The role of the innate immune system in allergic contact dermatitis (ACD) has traditionally been confined to the initial antigen sensitization phase. However, more recent findings have shown the role of innate immunity in additional aspects of ACD, including the effector phase of the classic type IV hypersensitivity reaction. As a result, the precise immunologic mechanisms mediating ACD are more complex than previously believed. The aim of this review is to provide insight into recent advances in understanding the role of the innate immune system in the pathogenesis of ACD, including novel mechanistic roles for macrophages, innate lymphoid cells, natural killer cells, innate γδ T cells, and other signaling molecules. These insights provide new opportunities for therapeutic intervention in ACD.
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http://dx.doi.org/10.1016/j.jid.2019.03.1133DOI Listing
http://www.ncbi.nlm.nih.gov/pmc/articles/PMC6854274PMC
January 2020

Anaphylactoid reaction to benzophenones, with recurrence during patch testing.

Contact Dermatitis 2019 Oct 9;81(4):303-304. Epub 2019 Jun 9.

Department of Dermatology, Duke University School of Medicine, Durham, North Carolina.

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http://dx.doi.org/10.1111/cod.13293DOI Listing
October 2019

Frequency of Contact Allergy to Implanted Cardiac Devices.

JAMA Dermatol 2019 06;155(6):749-752

Department of Dermatology, Duke University School of Medicine, Durham, North Carolina.

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http://dx.doi.org/10.1001/jamadermatol.2019.0036DOI Listing
http://www.ncbi.nlm.nih.gov/pmc/articles/PMC6563555PMC
June 2019

Biased agonists of the chemokine receptor CXCR3 differentially control chemotaxis and inflammation.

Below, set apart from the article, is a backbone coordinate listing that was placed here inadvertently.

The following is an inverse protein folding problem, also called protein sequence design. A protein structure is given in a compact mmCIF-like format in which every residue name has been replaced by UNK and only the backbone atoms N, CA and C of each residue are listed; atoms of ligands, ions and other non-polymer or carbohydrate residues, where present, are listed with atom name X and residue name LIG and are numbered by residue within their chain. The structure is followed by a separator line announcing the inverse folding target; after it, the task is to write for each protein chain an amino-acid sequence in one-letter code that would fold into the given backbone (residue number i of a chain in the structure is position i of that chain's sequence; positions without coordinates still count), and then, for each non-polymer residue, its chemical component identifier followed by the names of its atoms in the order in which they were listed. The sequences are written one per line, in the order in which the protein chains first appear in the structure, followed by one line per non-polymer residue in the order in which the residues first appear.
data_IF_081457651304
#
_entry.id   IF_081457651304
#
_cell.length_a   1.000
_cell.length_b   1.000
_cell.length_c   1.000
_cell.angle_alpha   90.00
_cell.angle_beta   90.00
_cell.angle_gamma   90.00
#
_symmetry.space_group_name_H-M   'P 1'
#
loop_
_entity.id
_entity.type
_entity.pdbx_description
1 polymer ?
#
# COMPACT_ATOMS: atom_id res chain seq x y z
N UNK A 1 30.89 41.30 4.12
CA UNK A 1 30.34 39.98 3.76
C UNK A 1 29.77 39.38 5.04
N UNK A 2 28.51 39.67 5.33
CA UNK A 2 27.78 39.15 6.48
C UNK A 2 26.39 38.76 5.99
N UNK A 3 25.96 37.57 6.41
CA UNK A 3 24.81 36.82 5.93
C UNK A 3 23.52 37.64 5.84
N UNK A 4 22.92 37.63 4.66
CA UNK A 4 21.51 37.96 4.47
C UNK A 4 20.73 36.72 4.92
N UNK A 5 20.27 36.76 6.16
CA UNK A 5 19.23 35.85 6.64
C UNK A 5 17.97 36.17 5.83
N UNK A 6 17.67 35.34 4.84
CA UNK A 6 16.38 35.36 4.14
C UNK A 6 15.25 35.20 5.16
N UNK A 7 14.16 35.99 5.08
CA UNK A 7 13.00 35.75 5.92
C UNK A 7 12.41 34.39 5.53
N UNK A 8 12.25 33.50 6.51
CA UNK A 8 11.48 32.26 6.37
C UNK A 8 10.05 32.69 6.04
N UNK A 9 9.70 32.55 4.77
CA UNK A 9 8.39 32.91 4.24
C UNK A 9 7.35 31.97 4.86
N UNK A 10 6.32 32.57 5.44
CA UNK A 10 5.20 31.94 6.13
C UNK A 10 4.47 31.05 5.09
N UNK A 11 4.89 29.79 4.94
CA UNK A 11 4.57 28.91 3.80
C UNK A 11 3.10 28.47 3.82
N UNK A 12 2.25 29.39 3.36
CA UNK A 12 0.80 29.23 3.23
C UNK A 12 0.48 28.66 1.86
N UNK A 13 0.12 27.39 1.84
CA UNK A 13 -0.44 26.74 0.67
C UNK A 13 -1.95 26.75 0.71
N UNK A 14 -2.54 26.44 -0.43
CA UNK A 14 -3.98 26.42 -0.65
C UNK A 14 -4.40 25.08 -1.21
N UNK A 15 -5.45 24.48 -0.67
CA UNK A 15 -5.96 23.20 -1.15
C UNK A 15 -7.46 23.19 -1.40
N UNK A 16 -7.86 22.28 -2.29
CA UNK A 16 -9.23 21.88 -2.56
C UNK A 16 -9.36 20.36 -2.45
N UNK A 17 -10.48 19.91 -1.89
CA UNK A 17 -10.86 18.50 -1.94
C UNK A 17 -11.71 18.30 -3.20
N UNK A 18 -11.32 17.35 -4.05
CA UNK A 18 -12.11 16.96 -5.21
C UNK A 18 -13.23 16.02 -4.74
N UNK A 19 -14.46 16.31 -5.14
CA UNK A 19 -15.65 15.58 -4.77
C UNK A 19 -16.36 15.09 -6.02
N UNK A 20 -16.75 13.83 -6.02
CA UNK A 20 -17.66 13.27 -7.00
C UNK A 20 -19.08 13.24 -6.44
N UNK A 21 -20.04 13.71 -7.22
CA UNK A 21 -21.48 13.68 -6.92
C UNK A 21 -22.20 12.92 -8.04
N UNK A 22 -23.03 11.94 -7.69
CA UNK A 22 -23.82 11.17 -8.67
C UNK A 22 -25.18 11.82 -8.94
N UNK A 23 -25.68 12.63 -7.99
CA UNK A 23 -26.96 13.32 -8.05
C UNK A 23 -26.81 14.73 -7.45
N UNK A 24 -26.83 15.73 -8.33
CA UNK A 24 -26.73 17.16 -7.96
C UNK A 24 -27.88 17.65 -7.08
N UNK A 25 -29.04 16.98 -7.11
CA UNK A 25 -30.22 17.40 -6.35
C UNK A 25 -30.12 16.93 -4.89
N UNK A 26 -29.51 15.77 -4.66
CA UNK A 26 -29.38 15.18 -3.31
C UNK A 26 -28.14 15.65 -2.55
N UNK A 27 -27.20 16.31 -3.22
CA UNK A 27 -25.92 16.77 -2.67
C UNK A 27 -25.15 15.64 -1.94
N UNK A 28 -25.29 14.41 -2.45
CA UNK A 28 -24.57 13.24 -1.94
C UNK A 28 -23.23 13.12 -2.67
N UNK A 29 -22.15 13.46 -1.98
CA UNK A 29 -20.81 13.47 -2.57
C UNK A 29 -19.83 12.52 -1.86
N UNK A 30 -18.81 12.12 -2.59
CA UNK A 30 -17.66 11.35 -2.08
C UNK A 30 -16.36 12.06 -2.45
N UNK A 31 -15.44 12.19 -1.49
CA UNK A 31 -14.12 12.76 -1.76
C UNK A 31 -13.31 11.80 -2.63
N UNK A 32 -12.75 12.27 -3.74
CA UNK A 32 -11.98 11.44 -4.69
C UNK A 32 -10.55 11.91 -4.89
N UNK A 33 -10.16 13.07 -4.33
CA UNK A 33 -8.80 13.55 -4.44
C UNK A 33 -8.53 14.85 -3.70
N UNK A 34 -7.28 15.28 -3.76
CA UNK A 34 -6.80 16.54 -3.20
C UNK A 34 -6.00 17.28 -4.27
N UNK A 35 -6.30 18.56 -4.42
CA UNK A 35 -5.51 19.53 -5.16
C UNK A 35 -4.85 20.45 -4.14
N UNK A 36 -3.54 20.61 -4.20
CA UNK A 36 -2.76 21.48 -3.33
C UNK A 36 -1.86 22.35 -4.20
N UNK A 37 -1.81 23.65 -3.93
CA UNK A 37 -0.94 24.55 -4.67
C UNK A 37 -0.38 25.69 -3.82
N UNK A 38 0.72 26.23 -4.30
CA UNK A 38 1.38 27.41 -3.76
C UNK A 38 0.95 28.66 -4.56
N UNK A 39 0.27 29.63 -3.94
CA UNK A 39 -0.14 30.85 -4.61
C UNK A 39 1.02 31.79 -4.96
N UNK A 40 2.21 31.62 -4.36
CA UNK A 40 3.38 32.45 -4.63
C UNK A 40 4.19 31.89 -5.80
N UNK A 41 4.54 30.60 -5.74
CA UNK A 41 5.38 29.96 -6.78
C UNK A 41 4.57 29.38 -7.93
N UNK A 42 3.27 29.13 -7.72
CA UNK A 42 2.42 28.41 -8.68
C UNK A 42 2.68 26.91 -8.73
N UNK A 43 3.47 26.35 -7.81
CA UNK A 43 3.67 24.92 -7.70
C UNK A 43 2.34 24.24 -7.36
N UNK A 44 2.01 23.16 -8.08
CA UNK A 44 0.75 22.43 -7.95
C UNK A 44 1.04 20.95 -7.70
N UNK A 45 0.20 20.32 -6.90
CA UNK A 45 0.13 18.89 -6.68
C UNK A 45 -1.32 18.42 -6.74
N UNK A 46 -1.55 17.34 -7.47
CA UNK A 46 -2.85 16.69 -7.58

Sci Signal 2018 11 6;11(555). Epub 2018 Nov 6.

Department of Biochemistry, Duke University, Durham, NC 27710, USA.

The chemokine receptor CXCR3 plays a central role in inflammation by mediating effector/memory T cell migration in various diseases; however, drugs targeting CXCR3 and other chemokine receptors are largely ineffective in treating inflammation. Chemokines, the endogenous peptide ligands of chemokine receptors, can exhibit so-called biased agonism by selectively activating either G protein- or β-arrestin-mediated signaling after receptor binding. Biased agonists might be used as more targeted therapeutics to differentially regulate physiological responses, such as immune cell migration. To test whether CXCR3-mediated physiological responses could be segregated by G protein- and β-arrestin-mediated signaling, we identified and characterized small-molecule biased agonists of the receptor. In a mouse model of T cell-mediated allergic contact hypersensitivity (CHS), topical application of a β-arrestin-biased, but not a G protein-biased, agonist potentiated inflammation. T cell recruitment was increased by the β-arrestin-biased agonist, and biopsies of patients with allergic CHS demonstrated coexpression of CXCR3 and β-arrestin in T cells. In mouse and human T cells, the β-arrestin-biased agonist was the most efficient at stimulating chemotaxis. Analysis of phosphorylated proteins in human lymphocytes showed that β-arrestin-biased signaling activated the kinase Akt, which promoted T cell migration. This study demonstrates that biased agonists of CXCR3 produce distinct physiological effects, suggesting discrete roles for different endogenous CXCR3 ligands and providing evidence that biased signaling can affect the clinical utility of drugs targeting CXCR3 and other chemokine receptors.
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http://dx.doi.org/10.1126/scisignal.aaq1075DOI Listing
http://www.ncbi.nlm.nih.gov/pmc/articles/PMC6329291PMC
November 2018